Why I Don't Teach Tolerance
Submitted by Ariel Martin-Cone
I was asked to write this blog piece about teaching tolerance, but I want to start by changing some vocabulary. Teaching tolerance promotes that idea that you just need to put up with something you don't particularly value or enjoy (Brussels sprouts, regular exercise, etc), but you don't have to like it. If, instead, you teach, promote, and encourage understanding and acceptance, you can challenge a student to understand another perspective and find value in diversity – not just tolerate the presence of difference.
Teaching people to understand and value things or people that are different is a difficult conversation at any age. Starting each school year with clear expectations and standards for acceptable behavior and language enables you to have a positive, constructive conversation – rather than just respond to the inevitable issues with a predictable list of consequences. Establishing a Gay/Straight Alliance (GSA) shows students and staff that the community wants to recognize and support lesbian, gay, bisexual, transgender (LGBT) teens, staff, and family members, and can provide crucial support to students and staff alike. However, the goal of a GSA should be for the community to monitor itself, not for one committee to be in charge of deciding who or what is appropriate. A GSA can inform the efforts of teachers and parents working to help students see their peers as individuals, each bringing a unique set of values, beliefs, and behaviors to school right alongside their binders and sports equipment.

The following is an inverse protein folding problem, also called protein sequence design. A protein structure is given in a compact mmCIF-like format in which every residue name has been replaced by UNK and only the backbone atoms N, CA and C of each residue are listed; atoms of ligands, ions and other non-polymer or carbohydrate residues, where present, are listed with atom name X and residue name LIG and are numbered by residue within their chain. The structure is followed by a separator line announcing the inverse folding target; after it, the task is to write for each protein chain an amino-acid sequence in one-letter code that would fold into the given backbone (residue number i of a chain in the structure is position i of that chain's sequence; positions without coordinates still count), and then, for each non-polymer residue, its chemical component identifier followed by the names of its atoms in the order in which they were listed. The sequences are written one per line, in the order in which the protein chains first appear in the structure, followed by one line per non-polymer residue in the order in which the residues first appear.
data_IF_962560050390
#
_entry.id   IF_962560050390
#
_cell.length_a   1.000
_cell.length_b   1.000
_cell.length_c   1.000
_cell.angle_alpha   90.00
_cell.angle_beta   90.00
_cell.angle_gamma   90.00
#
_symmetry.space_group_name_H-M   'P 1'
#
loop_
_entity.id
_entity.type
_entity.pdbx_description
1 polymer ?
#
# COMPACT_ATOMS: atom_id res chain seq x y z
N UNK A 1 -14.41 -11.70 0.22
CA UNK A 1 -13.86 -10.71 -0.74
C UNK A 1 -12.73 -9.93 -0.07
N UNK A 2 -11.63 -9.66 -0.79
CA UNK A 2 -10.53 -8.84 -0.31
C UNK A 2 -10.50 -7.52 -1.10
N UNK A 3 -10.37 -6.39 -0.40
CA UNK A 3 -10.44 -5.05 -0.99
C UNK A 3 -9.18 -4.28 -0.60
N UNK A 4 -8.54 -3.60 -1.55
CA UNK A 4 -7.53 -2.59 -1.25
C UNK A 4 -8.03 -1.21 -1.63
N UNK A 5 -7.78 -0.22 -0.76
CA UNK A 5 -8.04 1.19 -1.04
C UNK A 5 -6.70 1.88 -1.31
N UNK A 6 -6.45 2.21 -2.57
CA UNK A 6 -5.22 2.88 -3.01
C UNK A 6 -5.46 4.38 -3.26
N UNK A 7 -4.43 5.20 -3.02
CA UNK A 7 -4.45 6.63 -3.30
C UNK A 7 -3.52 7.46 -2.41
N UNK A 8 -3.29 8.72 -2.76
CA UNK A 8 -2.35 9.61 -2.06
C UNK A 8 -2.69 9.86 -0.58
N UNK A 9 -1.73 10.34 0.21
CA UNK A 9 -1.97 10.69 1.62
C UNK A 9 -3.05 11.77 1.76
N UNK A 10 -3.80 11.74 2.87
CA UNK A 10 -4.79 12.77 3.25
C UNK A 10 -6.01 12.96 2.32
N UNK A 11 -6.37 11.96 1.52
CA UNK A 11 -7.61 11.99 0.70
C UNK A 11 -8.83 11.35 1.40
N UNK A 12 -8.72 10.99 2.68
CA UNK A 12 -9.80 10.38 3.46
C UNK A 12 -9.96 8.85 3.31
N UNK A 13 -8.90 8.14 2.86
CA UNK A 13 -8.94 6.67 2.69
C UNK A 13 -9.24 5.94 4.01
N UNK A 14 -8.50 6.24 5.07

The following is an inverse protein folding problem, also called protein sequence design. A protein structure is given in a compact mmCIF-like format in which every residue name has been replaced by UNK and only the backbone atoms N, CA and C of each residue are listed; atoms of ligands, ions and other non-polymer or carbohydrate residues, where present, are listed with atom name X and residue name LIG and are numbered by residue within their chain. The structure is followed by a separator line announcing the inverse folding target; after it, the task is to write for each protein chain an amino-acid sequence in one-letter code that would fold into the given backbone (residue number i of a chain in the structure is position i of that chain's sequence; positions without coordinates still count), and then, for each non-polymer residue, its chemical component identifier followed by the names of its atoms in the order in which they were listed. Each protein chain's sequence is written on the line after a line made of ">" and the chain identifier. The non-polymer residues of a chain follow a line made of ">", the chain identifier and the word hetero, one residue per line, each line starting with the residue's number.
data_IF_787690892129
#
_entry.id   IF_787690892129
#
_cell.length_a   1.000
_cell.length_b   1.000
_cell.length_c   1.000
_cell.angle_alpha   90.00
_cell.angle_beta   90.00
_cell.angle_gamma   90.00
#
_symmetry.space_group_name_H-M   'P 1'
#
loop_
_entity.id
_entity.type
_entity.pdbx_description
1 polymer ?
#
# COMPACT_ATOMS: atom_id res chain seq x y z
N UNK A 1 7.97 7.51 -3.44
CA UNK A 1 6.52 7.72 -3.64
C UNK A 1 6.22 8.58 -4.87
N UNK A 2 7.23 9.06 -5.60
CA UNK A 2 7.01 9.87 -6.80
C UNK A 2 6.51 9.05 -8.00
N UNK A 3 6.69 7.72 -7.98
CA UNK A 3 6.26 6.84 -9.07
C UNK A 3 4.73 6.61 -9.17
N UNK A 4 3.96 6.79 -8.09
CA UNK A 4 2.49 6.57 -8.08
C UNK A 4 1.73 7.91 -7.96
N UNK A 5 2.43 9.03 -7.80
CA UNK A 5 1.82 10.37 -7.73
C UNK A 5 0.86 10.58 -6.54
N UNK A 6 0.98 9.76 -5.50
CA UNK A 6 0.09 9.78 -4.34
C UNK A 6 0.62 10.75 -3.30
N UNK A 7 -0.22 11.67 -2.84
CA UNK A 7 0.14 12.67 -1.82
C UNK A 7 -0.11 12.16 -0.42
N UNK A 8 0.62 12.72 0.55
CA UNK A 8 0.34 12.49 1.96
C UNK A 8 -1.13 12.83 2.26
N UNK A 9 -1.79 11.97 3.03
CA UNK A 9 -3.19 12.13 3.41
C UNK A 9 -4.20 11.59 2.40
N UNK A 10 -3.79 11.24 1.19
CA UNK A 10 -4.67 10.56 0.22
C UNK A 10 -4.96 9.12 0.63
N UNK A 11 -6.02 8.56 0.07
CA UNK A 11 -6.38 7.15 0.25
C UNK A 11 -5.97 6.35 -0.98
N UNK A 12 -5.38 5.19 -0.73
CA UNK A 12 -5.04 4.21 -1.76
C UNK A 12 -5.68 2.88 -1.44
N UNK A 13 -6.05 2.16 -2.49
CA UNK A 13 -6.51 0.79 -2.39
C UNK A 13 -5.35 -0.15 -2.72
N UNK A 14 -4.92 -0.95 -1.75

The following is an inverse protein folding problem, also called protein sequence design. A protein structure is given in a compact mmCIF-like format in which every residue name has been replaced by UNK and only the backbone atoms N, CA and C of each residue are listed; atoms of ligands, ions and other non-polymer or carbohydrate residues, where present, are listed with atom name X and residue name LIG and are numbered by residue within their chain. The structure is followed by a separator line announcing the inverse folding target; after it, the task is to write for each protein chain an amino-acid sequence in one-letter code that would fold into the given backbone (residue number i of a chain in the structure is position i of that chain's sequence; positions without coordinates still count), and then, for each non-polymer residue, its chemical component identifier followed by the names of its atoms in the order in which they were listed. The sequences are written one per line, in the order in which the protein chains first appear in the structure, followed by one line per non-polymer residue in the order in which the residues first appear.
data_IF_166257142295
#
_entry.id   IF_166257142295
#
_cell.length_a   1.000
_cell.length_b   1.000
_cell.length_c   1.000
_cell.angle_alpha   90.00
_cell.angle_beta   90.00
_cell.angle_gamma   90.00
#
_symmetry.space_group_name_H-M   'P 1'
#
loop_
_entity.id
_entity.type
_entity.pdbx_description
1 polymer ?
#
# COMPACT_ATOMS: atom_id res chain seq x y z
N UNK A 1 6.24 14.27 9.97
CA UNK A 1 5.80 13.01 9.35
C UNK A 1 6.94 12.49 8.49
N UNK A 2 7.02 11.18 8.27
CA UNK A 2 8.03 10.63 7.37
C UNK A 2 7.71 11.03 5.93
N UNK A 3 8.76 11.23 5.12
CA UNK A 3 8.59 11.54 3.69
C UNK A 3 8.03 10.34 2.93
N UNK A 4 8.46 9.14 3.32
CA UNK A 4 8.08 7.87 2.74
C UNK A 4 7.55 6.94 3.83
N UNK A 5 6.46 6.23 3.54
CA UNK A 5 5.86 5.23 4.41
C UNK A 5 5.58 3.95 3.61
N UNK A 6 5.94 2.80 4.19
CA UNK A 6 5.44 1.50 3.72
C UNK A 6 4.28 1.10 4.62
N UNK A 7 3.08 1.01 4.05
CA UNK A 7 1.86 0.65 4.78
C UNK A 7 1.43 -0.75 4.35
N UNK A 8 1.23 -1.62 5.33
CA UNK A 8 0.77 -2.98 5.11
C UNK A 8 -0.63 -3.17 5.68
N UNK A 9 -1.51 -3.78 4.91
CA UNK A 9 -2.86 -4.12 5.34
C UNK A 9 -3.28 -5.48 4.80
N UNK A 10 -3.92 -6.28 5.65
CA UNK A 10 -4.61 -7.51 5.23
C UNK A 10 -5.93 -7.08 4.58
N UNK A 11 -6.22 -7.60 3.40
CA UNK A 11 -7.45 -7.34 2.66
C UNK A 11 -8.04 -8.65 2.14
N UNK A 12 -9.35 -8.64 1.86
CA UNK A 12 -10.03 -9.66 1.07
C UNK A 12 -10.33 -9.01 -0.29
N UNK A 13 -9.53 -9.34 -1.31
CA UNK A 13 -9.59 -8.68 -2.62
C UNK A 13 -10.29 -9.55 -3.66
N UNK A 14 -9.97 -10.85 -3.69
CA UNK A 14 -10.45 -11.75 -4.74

The Gay, Lesbian, and Straight Education Network (GLSEN) provides a wealth of information and resources, as well as hosting yearly events to raise awareness and foster acceptance on any campus. Starting the year with Ally Day (check it out here) clearly sends the message that you don't have to be lesbian, gay, bisexual, or transgender to care about gay rights, and that anyone can be an Ally. Turning the pledge into a poster, or handing out stickers or bracelets to indicate your support is a great way to make your campus into a welcoming environment. Fostering this environment isn't easy, and requires patience and vigilance on the part of students and staff alike, but starting with acceptance can make all the difference.
Ariel Martin-Cone is a Landmark High School teacher and academic adviser.